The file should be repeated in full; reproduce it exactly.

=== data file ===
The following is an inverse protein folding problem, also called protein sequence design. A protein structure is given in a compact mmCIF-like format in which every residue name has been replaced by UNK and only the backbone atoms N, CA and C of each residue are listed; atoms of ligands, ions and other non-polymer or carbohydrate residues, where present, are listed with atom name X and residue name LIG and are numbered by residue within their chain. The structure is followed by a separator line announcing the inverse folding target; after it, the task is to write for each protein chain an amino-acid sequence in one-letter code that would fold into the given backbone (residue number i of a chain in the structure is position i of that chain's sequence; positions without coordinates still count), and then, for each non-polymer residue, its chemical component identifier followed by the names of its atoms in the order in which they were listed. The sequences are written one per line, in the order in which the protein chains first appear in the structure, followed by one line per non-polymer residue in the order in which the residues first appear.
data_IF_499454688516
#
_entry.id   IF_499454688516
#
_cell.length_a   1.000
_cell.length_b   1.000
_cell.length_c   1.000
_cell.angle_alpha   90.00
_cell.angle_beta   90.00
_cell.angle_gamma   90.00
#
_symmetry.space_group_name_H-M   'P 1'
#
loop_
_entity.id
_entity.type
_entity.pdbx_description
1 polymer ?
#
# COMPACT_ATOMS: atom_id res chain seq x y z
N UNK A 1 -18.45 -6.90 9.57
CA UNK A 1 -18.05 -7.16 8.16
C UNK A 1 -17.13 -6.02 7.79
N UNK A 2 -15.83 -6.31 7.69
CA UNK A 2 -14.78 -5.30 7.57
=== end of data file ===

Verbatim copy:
The following is an inverse protein folding problem, also called protein sequence design. A protein structure is given in a compact mmCIF-like format in which every residue name has been replaced by UNK and only the backbone atoms N, CA and C of each residue are listed; atoms of ligands, ions and other non-polymer or carbohydrate residues, where present, are listed with atom name X and residue name LIG and are numbered by residue within their chain. The structure is followed by a separator line announcing the inverse folding target; after it, the task is to write for each protein chain an amino-acid sequence in one-letter code that would fold into the given backbone (residue number i of a chain in the structure is position i of that chain's sequence; positions without coordinates still count), and then, for each non-polymer residue, its chemical component identifier followed by the names of its atoms in the order in which they were listed. The sequences are written one per line, in the order in which the protein chains first appear in the structure, followed by one line per non-polymer residue in the order in which the residues first appear.
data_IF_499454688516
#
_entry.id   IF_499454688516
#
_cell.length_a   1.000
_cell.length_b   1.000
_cell.length_c   1.000
_cell.angle_alpha   90.00
_cell.angle_beta   90.00
_cell.angle_gamma   90.00
#
_symmetry.space_group_name_H-M   'P 1'
#
loop_
_entity.id
_entity.type
_entity.pdbx_description
1 polymer ?
#
# COMPACT_ATOMS: atom_id res chain seq x y z
N UNK A 1 -18.45 -6.90 9.57
CA UNK A 1 -18.05 -7.16 8.16
C UNK A 1 -17.13 -6.02 7.79
N UNK A 2 -15.83 -6.31 7.69
CA UNK A 2 -14.78 -5.30 7.57